UPDATE | Cathay Pacific has now revealed the first details of its new Premium Economy class as well as a replacement for the airline's much-criticised international economy seat, both of which will debut in March 2012 on flights between Hong Kong and Sydney – see our full report for details.
PREVIOUS | Having unveiled its all-new business class seating at an event in Hong Kong overnight, and perhaps to avoid stealing the new seat’s thunder, Cathay Pacific is still keeping quiet on plans for a similar overhaul for the rest of the cabin on its Airbus A330 and Boeing 777 fleet.
These cover the bulk of Cathay’s medium haul, long haul and ultra-long haul routes (respectively the likes of Singapore, Sydney and London) – and while business class brings in the dollars, there’s also room to park plenty of bums in economy class.
But those bums, and the lower backs attached to them, are aching more and more due to the fixed-shell design of Cathay Pacific’s most recent economy seating.
The fixed-back seats are intended to preserve each passenger’s space because the seat’s don’t physically recline.
Instead, the cushions at the back and under the upper leg slide down and forward to change the passenger’s position within the seat’s shell. That may be good in theory but it's a recipe for severe post-flight aches.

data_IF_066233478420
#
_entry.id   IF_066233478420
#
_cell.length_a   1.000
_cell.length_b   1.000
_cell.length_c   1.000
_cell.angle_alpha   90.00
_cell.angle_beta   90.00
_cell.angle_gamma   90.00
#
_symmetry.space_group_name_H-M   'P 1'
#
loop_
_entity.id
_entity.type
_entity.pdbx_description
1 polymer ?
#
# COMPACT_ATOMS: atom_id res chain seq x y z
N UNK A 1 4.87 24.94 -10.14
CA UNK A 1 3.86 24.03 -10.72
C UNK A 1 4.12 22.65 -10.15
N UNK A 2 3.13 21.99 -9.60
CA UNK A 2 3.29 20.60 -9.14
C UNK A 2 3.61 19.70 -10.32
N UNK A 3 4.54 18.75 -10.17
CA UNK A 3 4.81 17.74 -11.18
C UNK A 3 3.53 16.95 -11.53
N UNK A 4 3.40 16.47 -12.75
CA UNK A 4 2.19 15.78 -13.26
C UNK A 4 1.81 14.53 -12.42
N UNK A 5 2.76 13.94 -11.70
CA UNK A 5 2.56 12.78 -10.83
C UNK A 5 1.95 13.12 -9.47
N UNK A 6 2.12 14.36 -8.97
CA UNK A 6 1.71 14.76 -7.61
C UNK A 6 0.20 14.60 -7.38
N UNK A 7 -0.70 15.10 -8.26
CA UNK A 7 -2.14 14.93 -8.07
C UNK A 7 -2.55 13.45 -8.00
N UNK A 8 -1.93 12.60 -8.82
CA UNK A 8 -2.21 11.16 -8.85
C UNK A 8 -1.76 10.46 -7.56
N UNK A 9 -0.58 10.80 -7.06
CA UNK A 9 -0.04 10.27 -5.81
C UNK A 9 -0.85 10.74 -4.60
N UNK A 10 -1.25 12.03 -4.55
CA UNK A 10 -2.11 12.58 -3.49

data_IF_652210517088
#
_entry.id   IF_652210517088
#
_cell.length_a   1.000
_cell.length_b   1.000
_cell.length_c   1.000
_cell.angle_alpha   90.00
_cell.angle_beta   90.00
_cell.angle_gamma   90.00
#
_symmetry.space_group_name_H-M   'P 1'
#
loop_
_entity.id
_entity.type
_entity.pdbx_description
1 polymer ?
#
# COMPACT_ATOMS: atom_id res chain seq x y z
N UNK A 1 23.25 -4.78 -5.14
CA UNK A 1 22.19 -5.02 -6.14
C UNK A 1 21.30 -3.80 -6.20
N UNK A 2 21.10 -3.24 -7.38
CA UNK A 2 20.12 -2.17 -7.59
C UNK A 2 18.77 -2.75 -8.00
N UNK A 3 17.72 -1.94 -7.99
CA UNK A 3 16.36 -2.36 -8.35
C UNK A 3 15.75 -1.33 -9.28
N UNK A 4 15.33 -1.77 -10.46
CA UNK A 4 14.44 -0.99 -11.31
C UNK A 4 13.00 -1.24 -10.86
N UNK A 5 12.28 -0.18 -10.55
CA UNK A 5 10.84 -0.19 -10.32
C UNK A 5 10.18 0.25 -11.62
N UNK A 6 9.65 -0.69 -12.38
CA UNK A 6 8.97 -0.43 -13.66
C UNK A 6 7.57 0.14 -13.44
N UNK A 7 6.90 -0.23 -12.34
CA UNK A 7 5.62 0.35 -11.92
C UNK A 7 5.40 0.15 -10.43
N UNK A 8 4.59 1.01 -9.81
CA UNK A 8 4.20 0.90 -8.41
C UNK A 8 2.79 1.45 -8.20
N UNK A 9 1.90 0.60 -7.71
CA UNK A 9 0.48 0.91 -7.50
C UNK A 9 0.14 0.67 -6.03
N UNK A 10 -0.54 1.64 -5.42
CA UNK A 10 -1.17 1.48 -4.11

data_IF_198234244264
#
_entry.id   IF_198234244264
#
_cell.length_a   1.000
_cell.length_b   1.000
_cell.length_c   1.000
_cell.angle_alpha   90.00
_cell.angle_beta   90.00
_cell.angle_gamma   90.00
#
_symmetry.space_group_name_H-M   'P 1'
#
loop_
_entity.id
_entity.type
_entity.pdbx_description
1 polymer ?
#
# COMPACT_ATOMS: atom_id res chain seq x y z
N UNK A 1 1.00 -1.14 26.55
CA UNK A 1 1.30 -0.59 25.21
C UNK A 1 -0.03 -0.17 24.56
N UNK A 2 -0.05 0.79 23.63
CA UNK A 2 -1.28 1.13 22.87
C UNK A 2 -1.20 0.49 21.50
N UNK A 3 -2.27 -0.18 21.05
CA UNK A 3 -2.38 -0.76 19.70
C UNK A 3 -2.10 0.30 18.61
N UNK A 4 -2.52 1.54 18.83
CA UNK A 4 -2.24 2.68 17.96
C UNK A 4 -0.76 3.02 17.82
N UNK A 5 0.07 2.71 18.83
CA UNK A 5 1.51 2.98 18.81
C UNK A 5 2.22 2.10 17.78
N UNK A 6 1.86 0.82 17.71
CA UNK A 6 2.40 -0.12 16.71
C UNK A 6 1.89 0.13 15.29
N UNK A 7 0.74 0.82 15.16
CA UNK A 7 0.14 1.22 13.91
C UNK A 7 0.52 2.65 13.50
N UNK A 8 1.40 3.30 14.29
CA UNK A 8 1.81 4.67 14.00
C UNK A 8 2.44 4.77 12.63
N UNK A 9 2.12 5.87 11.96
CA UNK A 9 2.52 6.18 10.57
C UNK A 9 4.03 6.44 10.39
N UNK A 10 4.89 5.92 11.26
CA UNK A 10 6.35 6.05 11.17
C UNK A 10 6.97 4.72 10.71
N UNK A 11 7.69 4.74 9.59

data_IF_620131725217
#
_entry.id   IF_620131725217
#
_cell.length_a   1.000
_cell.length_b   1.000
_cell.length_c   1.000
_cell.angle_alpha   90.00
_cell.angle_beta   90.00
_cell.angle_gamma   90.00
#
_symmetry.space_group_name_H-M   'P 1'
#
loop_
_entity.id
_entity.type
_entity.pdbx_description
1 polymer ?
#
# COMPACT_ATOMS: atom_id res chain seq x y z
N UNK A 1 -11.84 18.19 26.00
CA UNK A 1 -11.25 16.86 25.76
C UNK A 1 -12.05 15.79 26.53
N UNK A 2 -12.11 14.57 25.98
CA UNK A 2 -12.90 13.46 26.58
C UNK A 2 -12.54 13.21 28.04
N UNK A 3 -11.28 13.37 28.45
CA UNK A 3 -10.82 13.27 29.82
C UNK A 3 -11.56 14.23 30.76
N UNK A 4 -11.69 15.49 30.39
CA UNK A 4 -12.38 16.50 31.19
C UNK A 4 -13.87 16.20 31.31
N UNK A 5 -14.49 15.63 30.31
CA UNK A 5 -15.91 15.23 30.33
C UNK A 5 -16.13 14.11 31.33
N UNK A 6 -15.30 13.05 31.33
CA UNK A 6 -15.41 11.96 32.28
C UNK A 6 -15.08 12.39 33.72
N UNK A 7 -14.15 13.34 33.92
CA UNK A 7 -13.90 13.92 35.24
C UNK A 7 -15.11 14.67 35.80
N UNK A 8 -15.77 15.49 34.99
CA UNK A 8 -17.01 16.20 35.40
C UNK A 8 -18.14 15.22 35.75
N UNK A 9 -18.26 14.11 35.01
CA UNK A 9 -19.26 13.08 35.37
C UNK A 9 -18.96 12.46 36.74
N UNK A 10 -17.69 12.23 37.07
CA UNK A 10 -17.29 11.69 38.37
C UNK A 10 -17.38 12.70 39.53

The rumour is that Cathay Pacific has taken passenger feedback and criticism to heart and will announce new economy seating closer to the debut of the first aircraft to roll out of the factory with the new business class cabin in March 2011.
It’s tipped that the fixed-back seats, which were designed specifically for Cathay, could be retrofitted into aircraft which make relatively short-haul flights.
The Hong Kong flag-carrier is also said to be introducing a premium economy cabin – the first of its kind in the airline’s history.
Earlier this year Cathay Pacific sought the opinion of high-mileage members of its Marco Polo frequent flyer program on premium economy seating, which according to rumours will be added to new Airbus 330 and Boeing 7777-ER deliveries (of the later, Cathay Pacific has 18 on order) for long-haul and ultra long-haul services where the additional comfort will be most valued.
There’s no word on how many rows will be dedicated to this space or the amount of added legroom and seat width over the standard economy seats.
About David Flynn
David Flynn is the editor of Australian Business Traveller and a bit of a travel tragic with a weakness for good coffee, shopping and lychee martinis.